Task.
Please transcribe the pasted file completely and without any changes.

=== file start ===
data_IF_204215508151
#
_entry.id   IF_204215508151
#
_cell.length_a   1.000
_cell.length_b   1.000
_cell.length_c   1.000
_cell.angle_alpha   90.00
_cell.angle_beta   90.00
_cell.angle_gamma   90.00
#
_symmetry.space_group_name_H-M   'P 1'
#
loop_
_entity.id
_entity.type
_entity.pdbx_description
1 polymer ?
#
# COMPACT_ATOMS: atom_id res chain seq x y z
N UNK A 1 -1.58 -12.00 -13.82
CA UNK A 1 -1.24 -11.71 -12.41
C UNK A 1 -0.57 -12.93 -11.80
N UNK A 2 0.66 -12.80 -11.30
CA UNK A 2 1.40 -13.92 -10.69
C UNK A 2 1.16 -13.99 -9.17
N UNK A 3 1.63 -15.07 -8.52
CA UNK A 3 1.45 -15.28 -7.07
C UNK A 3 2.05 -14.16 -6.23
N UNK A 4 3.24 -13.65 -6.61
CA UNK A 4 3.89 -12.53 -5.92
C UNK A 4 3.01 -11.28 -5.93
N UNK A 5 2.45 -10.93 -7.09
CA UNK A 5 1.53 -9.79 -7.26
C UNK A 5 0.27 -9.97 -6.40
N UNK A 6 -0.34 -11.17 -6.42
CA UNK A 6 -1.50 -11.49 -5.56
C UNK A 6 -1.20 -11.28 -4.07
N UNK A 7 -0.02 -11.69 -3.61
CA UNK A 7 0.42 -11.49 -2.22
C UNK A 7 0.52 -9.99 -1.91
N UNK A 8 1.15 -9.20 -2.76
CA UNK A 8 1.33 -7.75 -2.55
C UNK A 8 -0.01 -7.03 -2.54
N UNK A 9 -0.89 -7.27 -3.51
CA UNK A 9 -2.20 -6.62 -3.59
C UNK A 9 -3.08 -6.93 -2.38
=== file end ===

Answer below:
data_IF_204215508151
#
_entry.id   IF_204215508151
#
_cell.length_a   1.000
_cell.length_b   1.000
_cell.length_c   1.000
_cell.angle_alpha   90.00
_cell.angle_beta   90.00
_cell.angle_gamma   90.00
#
_symmetry.space_group_name_H-M   'P 1'
#
loop_
_entity.id
_entity.type
_entity.pdbx_description
1 polymer ?
#
# COMPACT_ATOMS: atom_id res chain seq x y z
N UNK A 1 -1.58 -12.00 -13.82
CA UNK A 1 -1.24 -11.71 -12.41
C UNK A 1 -0.57 -12.93 -11.80
N UNK A 2 0.66 -12.80 -11.30
CA UNK A 2 1.40 -13.92 -10.69
C UNK A 2 1.16 -13.99 -9.17
N UNK A 3 1.63 -15.07 -8.52
CA UNK A 3 1.45 -15.28 -7.07
C UNK A 3 2.05 -14.16 -6.23
N UNK A 4 3.24 -13.65 -6.61
CA UNK A 4 3.89 -12.53 -5.92
C UNK A 4 3.01 -11.28 -5.93
N UNK A 5 2.45 -10.93 -7.09
CA UNK A 5 1.53 -9.79 -7.26
C UNK A 5 0.27 -9.97 -6.40
N UNK A 6 -0.34 -11.17 -6.42
CA UNK A 6 -1.50 -11.49 -5.56
C UNK A 6 -1.20 -11.28 -4.07
N UNK A 7 -0.02 -11.69 -3.61
CA UNK A 7 0.42 -11.49 -2.22
C UNK A 7 0.52 -9.99 -1.91
N UNK A 8 1.15 -9.20 -2.76
CA UNK A 8 1.33 -7.75 -2.55
C UNK A 8 -0.01 -7.03 -2.54
N UNK A 9 -0.89 -7.27 -3.51
CA UNK A 9 -2.20 -6.62 -3.59
C UNK A 9 -3.08 -6.93 -2.38